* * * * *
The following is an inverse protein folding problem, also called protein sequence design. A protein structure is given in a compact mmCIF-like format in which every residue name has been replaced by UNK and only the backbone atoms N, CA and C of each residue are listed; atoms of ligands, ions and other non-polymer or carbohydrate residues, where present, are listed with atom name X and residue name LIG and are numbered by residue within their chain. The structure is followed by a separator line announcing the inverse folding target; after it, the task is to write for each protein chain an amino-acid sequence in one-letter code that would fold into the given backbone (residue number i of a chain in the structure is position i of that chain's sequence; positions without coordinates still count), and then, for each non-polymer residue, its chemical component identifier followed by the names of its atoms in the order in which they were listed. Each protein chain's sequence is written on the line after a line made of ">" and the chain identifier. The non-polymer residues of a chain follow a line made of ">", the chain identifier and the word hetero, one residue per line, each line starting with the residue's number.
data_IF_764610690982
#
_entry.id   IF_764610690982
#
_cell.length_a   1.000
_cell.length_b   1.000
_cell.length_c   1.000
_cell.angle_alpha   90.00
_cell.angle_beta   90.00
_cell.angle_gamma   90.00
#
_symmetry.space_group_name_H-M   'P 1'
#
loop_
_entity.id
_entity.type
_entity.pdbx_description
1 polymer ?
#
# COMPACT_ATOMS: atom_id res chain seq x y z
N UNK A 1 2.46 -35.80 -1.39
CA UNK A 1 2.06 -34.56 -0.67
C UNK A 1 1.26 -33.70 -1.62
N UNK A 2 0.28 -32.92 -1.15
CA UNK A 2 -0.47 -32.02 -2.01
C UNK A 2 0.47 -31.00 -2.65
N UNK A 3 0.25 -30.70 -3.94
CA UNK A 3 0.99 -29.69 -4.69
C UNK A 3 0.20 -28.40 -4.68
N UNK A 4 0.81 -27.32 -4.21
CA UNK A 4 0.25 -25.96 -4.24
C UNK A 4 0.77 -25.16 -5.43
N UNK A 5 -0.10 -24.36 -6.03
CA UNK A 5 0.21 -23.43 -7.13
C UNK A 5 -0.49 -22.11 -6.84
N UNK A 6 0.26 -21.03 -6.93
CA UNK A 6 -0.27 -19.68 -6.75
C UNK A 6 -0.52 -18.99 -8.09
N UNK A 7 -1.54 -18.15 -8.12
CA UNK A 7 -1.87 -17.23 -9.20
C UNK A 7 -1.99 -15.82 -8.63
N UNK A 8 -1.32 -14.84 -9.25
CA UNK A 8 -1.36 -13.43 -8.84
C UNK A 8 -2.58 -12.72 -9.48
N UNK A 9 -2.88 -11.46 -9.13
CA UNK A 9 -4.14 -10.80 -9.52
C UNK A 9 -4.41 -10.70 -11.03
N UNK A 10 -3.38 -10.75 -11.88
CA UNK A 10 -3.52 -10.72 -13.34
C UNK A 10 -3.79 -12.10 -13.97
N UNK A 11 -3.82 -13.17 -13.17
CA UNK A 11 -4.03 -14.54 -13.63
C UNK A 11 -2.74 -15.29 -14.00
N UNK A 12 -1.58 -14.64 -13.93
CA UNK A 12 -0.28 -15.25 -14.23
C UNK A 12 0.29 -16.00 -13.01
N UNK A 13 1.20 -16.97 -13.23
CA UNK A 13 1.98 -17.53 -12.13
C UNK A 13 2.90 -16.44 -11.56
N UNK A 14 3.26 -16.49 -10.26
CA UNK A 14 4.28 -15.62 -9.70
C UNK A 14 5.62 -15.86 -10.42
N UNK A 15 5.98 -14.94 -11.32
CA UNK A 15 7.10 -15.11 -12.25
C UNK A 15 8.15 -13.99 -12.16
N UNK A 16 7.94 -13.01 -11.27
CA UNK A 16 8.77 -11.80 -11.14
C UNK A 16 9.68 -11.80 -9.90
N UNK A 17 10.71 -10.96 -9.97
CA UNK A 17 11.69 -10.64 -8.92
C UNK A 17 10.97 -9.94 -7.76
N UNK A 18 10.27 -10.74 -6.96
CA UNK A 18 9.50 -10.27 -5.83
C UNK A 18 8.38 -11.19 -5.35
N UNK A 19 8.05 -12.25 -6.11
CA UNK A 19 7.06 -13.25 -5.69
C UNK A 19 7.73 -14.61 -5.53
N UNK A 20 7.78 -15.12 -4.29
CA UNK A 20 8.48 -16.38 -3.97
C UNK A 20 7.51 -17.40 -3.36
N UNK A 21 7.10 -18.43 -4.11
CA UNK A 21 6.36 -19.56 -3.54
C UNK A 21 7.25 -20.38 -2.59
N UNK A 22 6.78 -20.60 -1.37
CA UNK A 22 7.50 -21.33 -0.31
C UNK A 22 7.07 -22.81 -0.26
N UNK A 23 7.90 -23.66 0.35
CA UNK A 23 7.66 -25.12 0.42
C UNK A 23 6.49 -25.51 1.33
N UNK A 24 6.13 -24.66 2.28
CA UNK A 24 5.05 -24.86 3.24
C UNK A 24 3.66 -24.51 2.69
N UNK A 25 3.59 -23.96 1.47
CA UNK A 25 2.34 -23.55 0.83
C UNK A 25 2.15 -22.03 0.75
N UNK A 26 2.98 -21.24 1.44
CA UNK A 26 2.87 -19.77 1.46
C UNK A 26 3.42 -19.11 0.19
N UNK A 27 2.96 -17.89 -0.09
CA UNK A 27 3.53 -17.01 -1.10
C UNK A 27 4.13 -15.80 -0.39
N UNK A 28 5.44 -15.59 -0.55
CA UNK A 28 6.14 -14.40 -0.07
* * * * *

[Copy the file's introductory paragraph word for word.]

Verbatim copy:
The following is an inverse protein folding problem, also called protein sequence design. A protein structure is given in a compact mmCIF-like format in which every residue name has been replaced by UNK and only the backbone atoms N, CA and C of each residue are listed; atoms of ligands, ions and other non-polymer or carbohydrate residues, where present, are listed with atom name X and residue name LIG and are numbered by residue within their chain. The structure is followed by a separator line announcing the inverse folding target; after it, the task is to write for each protein chain an amino-acid sequence in one-letter code that would fold into the given backbone (residue number i of a chain in the structure is position i of that chain's sequence; positions without coordinates still count), and then, for each non-polymer residue, its chemical component identifier followed by the names of its atoms in the order in which they were listed. Each protein chain's sequence is written on the line after a line made of ">" and the chain identifier. The non-polymer residues of a chain follow a line made of ">", the chain identifier and the word hetero, one residue per line, each line starting with the residue's number.